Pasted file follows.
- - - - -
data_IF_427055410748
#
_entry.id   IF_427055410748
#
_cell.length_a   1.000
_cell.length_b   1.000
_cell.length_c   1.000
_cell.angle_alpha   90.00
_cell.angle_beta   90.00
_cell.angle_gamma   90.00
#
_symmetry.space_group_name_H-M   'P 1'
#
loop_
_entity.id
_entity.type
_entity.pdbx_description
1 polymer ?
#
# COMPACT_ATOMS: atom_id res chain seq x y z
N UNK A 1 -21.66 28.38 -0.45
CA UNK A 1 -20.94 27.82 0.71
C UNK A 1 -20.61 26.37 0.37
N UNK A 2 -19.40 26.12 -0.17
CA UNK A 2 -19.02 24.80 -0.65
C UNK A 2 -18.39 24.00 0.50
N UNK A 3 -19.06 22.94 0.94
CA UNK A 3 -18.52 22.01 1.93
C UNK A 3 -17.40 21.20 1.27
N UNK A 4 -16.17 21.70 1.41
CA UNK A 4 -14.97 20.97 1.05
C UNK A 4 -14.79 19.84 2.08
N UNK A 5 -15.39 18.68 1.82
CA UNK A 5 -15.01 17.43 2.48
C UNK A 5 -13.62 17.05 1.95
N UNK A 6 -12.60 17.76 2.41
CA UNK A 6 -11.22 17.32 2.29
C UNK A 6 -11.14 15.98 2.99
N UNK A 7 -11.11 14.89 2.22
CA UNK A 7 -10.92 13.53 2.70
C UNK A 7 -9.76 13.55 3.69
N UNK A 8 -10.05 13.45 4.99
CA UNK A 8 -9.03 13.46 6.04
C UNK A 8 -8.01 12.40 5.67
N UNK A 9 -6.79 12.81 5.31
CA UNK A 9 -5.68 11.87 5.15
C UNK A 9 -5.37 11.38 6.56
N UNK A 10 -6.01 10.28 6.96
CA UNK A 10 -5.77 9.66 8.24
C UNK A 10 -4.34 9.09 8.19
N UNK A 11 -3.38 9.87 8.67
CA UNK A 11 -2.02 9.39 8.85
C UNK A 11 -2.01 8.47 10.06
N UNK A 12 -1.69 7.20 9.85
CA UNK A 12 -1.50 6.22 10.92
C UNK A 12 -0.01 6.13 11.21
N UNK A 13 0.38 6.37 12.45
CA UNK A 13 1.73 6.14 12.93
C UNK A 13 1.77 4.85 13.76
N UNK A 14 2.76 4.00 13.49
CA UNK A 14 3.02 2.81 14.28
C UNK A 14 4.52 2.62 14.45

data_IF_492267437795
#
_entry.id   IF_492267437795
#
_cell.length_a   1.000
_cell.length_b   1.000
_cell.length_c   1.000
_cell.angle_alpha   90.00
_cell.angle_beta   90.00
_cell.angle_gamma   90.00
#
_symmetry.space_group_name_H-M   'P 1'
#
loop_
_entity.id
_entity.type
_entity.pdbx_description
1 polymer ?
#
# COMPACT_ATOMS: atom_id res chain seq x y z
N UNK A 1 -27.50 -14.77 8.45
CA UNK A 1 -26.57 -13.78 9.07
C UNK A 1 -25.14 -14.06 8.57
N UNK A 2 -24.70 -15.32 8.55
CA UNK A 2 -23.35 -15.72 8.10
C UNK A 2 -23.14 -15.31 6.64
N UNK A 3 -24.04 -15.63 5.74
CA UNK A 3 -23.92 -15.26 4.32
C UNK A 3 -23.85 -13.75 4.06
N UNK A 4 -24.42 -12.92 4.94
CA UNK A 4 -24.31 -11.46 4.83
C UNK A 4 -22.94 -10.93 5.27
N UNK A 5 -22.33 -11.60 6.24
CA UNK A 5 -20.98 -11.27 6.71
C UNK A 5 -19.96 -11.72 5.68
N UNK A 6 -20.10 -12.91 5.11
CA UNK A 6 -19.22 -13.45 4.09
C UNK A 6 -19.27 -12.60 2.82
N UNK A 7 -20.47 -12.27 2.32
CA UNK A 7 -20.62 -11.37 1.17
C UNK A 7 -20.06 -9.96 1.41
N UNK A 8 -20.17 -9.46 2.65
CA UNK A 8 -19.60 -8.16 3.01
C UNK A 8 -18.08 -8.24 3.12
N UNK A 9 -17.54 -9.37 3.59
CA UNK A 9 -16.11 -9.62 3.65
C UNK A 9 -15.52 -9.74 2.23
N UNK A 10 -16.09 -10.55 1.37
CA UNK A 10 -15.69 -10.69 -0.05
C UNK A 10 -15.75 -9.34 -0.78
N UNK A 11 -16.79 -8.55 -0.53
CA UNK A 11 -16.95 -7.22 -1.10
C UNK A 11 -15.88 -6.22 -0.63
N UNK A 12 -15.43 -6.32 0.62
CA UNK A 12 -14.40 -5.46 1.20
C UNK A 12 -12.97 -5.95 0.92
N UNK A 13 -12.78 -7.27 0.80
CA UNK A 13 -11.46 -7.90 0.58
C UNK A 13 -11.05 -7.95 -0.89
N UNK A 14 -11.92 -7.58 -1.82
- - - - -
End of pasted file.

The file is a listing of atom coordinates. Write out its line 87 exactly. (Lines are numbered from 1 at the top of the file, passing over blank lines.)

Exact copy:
CA UNK A 2 -23.35 -15.72 8.10